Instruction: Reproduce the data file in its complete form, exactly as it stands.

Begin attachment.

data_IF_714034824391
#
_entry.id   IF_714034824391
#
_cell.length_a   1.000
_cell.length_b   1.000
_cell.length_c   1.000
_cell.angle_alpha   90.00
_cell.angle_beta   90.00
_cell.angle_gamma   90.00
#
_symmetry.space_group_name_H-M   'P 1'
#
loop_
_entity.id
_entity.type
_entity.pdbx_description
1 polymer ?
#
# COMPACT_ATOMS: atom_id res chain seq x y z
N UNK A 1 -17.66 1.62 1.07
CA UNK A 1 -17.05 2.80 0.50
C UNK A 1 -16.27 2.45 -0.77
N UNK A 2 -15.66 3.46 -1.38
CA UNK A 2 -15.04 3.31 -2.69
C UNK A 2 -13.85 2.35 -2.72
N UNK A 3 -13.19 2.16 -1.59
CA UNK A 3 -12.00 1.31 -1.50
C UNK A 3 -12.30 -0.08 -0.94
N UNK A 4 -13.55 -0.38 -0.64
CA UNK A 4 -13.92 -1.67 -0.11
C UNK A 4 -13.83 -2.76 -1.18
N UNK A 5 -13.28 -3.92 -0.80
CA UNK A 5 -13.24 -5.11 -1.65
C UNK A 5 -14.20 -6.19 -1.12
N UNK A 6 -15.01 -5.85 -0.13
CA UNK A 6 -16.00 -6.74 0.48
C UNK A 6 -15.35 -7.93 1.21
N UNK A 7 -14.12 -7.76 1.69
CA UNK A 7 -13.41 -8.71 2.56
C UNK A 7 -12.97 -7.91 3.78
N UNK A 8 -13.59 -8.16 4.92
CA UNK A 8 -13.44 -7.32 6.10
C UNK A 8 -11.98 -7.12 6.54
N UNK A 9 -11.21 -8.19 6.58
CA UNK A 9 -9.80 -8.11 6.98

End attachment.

data_IF_714034824391
#
_entry.id   IF_714034824391
#
_cell.length_a   1.000
_cell.length_b   1.000
_cell.length_c   1.000
_cell.angle_alpha   90.00
_cell.angle_beta   90.00
_cell.angle_gamma   90.00
#
_symmetry.space_group_name_H-M   'P 1'
#
loop_
_entity.id
_entity.type
_entity.pdbx_description
1 polymer ?
#
# COMPACT_ATOMS: atom_id res chain seq x y z
N UNK A 1 -17.66 1.62 1.07
CA UNK A 1 -17.05 2.80 0.50
C UNK A 1 -16.27 2.45 -0.77
N UNK A 2 -15.66 3.46 -1.38
CA UNK A 2 -15.04 3.31 -2.69
C UNK A 2 -13.85 2.35 -2.72
N UNK A 3 -13.19 2.16 -1.59
CA UNK A 3 -12.00 1.31 -1.50
C UNK A 3 -12.30 -0.08 -0.94
N UNK A 4 -13.55 -0.38 -0.64
CA UNK A 4 -13.92 -1.67 -0.11
C UNK A 4 -13.83 -2.76 -1.18
N UNK A 5 -13.28 -3.92 -0.80
CA UNK A 5 -13.24 -5.11 -1.65
C UNK A 5 -14.20 -6.19 -1.12
N UNK A 6 -15.01 -5.85 -0.13
CA UNK A 6 -16.00 -6.74 0.48
C UNK A 6 -15.35 -7.93 1.21
N UNK A 7 -14.12 -7.76 1.69
CA UNK A 7 -13.41 -8.71 2.56
C UNK A 7 -12.97 -7.91 3.78
N UNK A 8 -13.59 -8.16 4.92
CA UNK A 8 -13.44 -7.32 6.10
C UNK A 8 -11.98 -7.12 6.54
N UNK A 9 -11.21 -8.19 6.58
CA UNK A 9 -9.80 -8.11 6.98